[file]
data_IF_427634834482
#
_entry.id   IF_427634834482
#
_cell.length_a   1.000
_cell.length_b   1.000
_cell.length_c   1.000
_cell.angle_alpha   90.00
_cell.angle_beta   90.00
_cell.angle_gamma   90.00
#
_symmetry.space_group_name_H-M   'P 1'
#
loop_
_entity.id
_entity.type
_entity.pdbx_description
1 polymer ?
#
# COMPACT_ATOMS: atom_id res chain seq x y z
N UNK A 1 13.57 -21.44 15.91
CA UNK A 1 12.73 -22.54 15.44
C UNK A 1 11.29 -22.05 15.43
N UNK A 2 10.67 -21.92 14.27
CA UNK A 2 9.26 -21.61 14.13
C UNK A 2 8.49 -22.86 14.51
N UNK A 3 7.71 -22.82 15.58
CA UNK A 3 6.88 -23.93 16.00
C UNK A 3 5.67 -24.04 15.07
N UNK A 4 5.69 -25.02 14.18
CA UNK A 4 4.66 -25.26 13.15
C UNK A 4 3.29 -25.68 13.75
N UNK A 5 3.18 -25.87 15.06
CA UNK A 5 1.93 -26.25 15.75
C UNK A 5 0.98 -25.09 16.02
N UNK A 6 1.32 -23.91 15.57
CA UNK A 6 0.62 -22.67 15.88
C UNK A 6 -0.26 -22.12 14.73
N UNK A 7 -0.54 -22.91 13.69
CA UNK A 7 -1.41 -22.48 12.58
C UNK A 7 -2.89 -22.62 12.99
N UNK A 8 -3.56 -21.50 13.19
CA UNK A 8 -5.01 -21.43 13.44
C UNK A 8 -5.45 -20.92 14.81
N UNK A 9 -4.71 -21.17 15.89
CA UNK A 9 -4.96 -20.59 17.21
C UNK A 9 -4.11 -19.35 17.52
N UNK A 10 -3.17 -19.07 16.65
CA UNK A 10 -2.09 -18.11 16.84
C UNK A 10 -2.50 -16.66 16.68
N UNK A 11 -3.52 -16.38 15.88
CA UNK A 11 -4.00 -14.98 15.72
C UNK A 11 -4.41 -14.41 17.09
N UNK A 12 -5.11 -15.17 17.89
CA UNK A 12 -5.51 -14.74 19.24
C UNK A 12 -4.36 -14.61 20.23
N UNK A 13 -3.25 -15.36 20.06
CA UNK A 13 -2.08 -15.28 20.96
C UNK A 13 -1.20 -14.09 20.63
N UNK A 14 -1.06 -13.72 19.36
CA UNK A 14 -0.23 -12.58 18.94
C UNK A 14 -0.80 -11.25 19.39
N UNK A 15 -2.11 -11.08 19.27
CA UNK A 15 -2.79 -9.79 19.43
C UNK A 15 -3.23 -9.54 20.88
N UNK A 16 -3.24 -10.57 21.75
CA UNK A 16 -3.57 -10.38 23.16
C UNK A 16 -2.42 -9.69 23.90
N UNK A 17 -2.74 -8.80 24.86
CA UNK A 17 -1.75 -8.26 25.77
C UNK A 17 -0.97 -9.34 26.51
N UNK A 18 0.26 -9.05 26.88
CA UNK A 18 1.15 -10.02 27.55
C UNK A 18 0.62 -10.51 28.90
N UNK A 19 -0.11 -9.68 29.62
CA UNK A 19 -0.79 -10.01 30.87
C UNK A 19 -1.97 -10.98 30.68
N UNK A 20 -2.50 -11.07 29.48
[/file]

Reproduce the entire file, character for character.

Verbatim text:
data_IF_427634834482
#
_entry.id   IF_427634834482
#
_cell.length_a   1.000
_cell.length_b   1.000
_cell.length_c   1.000
_cell.angle_alpha   90.00
_cell.angle_beta   90.00
_cell.angle_gamma   90.00
#
_symmetry.space_group_name_H-M   'P 1'
#
loop_
_entity.id
_entity.type
_entity.pdbx_description
1 polymer ?
#
# COMPACT_ATOMS: atom_id res chain seq x y z
N UNK A 1 13.57 -21.44 15.91
CA UNK A 1 12.73 -22.54 15.44
C UNK A 1 11.29 -22.05 15.43
N UNK A 2 10.67 -21.92 14.27
CA UNK A 2 9.26 -21.61 14.13
C UNK A 2 8.49 -22.86 14.51
N UNK A 3 7.71 -22.82 15.58
CA UNK A 3 6.88 -23.93 16.00
C UNK A 3 5.67 -24.04 15.07
N UNK A 4 5.69 -25.02 14.18
CA UNK A 4 4.66 -25.26 13.15
C UNK A 4 3.29 -25.68 13.75
N UNK A 5 3.18 -25.87 15.06
CA UNK A 5 1.93 -26.25 15.75
C UNK A 5 0.98 -25.09 16.02
N UNK A 6 1.32 -23.91 15.57
CA UNK A 6 0.62 -22.67 15.88
C UNK A 6 -0.26 -22.12 14.73
N UNK A 7 -0.54 -22.91 13.69
CA UNK A 7 -1.41 -22.48 12.58
C UNK A 7 -2.89 -22.62 12.99
N UNK A 8 -3.56 -21.50 13.19
CA UNK A 8 -5.01 -21.43 13.44
C UNK A 8 -5.45 -20.92 14.81
N UNK A 9 -4.71 -21.17 15.89
CA UNK A 9 -4.96 -20.59 17.21
C UNK A 9 -4.11 -19.35 17.52
N UNK A 10 -3.17 -19.07 16.65
CA UNK A 10 -2.09 -18.11 16.84
C UNK A 10 -2.50 -16.66 16.68
N UNK A 11 -3.52 -16.38 15.88
CA UNK A 11 -4.00 -14.98 15.72
C UNK A 11 -4.41 -14.41 17.09
N UNK A 12 -5.11 -15.17 17.89
CA UNK A 12 -5.51 -14.74 19.24
C UNK A 12 -4.36 -14.61 20.23
N UNK A 13 -3.25 -15.36 20.06
CA UNK A 13 -2.08 -15.28 20.96
C UNK A 13 -1.20 -14.09 20.63
N UNK A 14 -1.06 -13.72 19.36
CA UNK A 14 -0.23 -12.58 18.94
C UNK A 14 -0.80 -11.25 19.39
N UNK A 15 -2.11 -11.08 19.27
CA UNK A 15 -2.79 -9.79 19.43
C UNK A 15 -3.23 -9.54 20.88
N UNK A 16 -3.24 -10.57 21.75
CA UNK A 16 -3.57 -10.38 23.16
C UNK A 16 -2.42 -9.69 23.90
N UNK A 17 -2.74 -8.80 24.86
CA UNK A 17 -1.75 -8.26 25.77
C UNK A 17 -0.97 -9.34 26.51
N UNK A 18 0.26 -9.05 26.88
CA UNK A 18 1.15 -10.02 27.55
C UNK A 18 0.62 -10.51 28.90
N UNK A 19 -0.11 -9.68 29.62
CA UNK A 19 -0.79 -10.01 30.87
C UNK A 19 -1.97 -10.98 30.68
N UNK A 20 -2.50 -11.07 29.48